Once you have been placed on the ChildLine registry, you cannot participate in important events in your family life. For example, if you have a child or there is a child in your family, you will not be permitted to attend events where there are children. You will be missing soccer games, school events, and graduations. There can be a lot of emotional damage for you, the child, and your family if you cannot be a part of these milestones.
Additionally, being on the ChildLine registry automatically disqualifies you from several jobs; essentially, any job in which you could come in contact with children. Potential employers have the right and ability to access the ChildLine registry as part of the hiring process, even though the registry is not open to the public.
Appealing your ChildLine abuse finding and registry listing is crucial to future employment and personal success. You only have 90 days after the mailing date listed on the ChildLine registry determination sent to you to appeal the finding. There are two ways you can appeal the determination. One is to ask Lawrence County Child and Youth Services for an administrative review of your case. The second option is to file an appeal with the Pennsylvania Bureau of Hearings and Appeal. Once your appeal is filed, you will be assigned an Administrative Law Judge, and a hearing date will be set.
You should never represent yourself in the appeal process. You need the assistance of a ChildLine appeal attorney like those at the Lento Law Firm, during this complicated legal proceeding. Administrative cases are very different from criminal cases. The rules of evidence and the procedures differ from those you may be familiar with; for example, hearsay is allowed in an administrative case when it is not in a criminal case.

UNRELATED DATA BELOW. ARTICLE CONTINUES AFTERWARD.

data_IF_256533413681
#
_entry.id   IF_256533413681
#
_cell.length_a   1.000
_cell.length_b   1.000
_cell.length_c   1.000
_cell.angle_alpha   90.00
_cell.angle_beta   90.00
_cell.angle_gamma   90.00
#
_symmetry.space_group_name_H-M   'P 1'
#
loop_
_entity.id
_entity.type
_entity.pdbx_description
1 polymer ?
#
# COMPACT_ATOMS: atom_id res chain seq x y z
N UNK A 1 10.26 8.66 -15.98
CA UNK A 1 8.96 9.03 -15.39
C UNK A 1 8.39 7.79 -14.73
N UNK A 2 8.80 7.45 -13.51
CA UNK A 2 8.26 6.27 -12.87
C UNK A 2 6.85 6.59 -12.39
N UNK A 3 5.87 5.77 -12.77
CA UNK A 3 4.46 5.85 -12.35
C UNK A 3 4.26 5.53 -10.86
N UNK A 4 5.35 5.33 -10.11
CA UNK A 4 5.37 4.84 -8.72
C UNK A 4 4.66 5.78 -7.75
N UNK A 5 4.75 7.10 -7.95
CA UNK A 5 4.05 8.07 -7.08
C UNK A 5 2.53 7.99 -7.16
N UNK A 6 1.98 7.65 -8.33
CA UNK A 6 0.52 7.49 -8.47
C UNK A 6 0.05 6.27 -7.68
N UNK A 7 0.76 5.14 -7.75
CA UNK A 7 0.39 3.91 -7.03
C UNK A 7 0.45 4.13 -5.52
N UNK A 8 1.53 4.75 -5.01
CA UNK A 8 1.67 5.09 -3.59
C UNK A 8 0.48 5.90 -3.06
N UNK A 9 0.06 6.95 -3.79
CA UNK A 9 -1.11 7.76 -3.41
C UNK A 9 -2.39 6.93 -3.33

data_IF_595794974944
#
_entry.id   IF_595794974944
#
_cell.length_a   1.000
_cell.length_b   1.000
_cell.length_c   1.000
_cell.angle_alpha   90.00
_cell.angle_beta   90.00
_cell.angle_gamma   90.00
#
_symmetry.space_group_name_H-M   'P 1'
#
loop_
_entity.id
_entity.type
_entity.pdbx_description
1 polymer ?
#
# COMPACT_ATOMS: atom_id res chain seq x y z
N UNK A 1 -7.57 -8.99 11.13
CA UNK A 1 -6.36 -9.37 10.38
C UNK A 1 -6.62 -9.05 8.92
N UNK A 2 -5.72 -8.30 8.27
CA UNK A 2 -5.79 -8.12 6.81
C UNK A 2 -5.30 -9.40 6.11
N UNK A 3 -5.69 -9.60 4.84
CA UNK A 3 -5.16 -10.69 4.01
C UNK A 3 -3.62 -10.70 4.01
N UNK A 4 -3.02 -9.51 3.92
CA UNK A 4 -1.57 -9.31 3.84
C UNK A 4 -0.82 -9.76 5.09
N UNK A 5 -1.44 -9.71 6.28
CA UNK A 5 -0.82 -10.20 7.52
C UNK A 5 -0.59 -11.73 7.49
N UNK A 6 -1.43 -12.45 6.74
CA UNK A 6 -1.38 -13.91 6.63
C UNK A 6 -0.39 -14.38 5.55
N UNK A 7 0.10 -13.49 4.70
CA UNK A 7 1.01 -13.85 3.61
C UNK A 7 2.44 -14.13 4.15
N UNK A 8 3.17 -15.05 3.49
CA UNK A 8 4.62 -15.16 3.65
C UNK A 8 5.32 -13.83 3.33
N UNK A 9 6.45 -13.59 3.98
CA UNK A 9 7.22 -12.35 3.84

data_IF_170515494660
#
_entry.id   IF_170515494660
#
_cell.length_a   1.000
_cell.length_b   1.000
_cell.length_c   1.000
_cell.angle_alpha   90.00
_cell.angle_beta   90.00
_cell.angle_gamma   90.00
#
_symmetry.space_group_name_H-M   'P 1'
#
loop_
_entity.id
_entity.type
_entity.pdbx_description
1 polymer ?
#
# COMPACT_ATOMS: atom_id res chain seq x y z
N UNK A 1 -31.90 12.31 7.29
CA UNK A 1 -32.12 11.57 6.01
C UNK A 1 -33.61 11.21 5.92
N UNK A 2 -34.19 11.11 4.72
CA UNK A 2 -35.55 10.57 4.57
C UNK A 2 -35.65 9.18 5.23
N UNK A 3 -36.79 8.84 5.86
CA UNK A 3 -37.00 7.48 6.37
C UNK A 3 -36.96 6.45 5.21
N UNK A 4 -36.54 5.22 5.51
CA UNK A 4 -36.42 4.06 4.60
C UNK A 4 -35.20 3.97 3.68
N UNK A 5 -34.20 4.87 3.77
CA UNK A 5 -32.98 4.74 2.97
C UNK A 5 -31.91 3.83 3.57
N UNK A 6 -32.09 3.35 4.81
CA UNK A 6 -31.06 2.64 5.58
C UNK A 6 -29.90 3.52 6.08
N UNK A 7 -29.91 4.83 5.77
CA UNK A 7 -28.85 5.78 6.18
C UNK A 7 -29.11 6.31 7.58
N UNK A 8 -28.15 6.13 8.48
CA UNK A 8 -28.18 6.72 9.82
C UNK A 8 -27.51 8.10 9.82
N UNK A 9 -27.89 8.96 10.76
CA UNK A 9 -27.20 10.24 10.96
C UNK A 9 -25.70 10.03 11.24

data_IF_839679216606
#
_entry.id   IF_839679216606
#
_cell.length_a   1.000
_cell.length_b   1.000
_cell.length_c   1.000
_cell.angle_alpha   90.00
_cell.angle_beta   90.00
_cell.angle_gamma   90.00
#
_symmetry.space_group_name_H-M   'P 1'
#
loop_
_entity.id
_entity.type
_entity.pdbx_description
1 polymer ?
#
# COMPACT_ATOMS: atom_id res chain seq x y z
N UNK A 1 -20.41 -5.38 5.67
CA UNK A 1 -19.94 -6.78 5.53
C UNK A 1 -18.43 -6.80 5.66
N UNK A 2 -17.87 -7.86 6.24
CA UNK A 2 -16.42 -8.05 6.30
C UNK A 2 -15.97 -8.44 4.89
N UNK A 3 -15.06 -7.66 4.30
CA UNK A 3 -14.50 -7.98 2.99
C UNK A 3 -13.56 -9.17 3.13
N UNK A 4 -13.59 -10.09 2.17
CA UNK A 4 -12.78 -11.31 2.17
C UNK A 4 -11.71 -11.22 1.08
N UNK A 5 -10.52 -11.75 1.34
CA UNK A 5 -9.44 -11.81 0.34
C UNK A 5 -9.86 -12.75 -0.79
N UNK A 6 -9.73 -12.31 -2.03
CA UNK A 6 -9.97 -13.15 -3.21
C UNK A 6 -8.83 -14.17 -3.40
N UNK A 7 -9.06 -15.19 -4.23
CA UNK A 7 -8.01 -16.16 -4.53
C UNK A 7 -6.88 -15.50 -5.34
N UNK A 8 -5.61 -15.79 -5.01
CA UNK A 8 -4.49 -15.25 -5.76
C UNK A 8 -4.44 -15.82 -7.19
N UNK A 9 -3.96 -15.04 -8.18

Even if your appeal is unsuccessful, you can request that your appeal be reconsidered by the Secretary of the Department of Human Services within 15 days of the appeal decision. This is a great option and should not be left on the table. Requests for reconsideration have a decent success rate; in 2021, 34 of the 86 appeal cases that requested reconsideration were granted.
Expunging Your ChildLine Registry Entry
You can expunge your ChildLine registry listing one of two ways: (1) when newly discovered evidence indicates that the initial abuse report was inaccurate, and (2) if you can establish you do not present a risk to children and, therefore, are no longer a public benefit of having you listed on the registry. Your attorney can help you determine eligibility and walk you through the process.
How the Lento Law Firm Can Help
ChildLine appeal attorneys at the Lento Law Firm has successfully fought for those wrongly accused of child abuse throughout Lawrence County. When you are accused of child abuse, you are rarely treated innocently, but we are here for you, with no judgment, just unwavering support and advocating for your rights. Call the Lento Law Firm today at 888.535.3686 or contact us online for a confidential consultation.